Shining a Light on Sunscreen

In recent years, skin cancer has been on the rise, and it has become more important for us to protect our bodies from the sun’s harmful rays. But how much do you know about sunscreen and sun protection? While the use of sunscreen on exposed skin as protection is common knowledge, the details sometimes get fuzzy. Learn more about how you can protect your skin, and spread the knowledge to your church and faith community!

Sunscreen Know-how for Your Church

  1. The sun’s rays include ultraviolet A (UVA) and ultraviolet B (UVB) rays. Sunscreen Sun Protection Factor (SPF) measures the lotion’s ability to block UVB rays only. To make sure your sunscreen blocks UVA rays, as well, look for the words “broad spectrum” on your lotion bottle.
  2. Sunscreens with zinc oxide are recommended because they block both UVA and UVB rays.
  3. Seek shade where available. Keep in mind the sun’s rays are usually strongest between 10:00 a.m. and 2:00 p.m.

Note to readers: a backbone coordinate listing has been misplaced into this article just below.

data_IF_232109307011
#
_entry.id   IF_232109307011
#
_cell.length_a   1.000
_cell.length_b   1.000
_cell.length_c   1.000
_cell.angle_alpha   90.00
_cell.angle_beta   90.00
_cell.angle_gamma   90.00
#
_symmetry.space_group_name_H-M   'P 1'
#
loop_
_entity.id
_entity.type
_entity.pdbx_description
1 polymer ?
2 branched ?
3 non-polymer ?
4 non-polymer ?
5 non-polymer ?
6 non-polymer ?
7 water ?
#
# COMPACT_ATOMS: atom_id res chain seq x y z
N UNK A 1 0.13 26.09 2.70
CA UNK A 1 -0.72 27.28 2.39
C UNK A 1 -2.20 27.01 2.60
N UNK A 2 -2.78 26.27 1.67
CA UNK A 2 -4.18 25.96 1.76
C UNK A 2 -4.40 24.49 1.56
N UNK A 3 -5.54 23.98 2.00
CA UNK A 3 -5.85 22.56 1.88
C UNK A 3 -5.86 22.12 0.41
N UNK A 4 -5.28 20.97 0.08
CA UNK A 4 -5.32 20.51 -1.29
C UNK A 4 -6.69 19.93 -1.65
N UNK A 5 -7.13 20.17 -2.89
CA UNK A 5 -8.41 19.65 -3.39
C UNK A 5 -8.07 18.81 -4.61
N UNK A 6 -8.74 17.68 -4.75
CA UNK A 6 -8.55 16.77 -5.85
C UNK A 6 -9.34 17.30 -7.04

4. Water and sand both reflect the sun’s damaging rays, so use extra caution when out at the beach.
  5. An SPF number does not constitute how many minutes you can be out in the sun. The number designates the length of time you can be out in the sun before you get sunburned. For example, an SPF of 30 means you can be out in the sun 30 times longer than if you had no sunscreen on without getting burned.
  6. For the sunscreen to be effective, you need to use an ounce for exposed areas.
  7. Use sunscreen every day you’re outside, year-round. Even on cloudy days, the sun’s rays can pierce through with up to 80 percent efficacy.
  8. Typically, an adult should use a water-resistant, broad spectrum, SPF 30 or higher sunscreen and reapply every two hours or so.

Learn more about sunscreen and skin care at the American Academy of Dermatology’s website,
Source: American Academy of Dermatology

Sunscreen Know-How for Your Church Flyer

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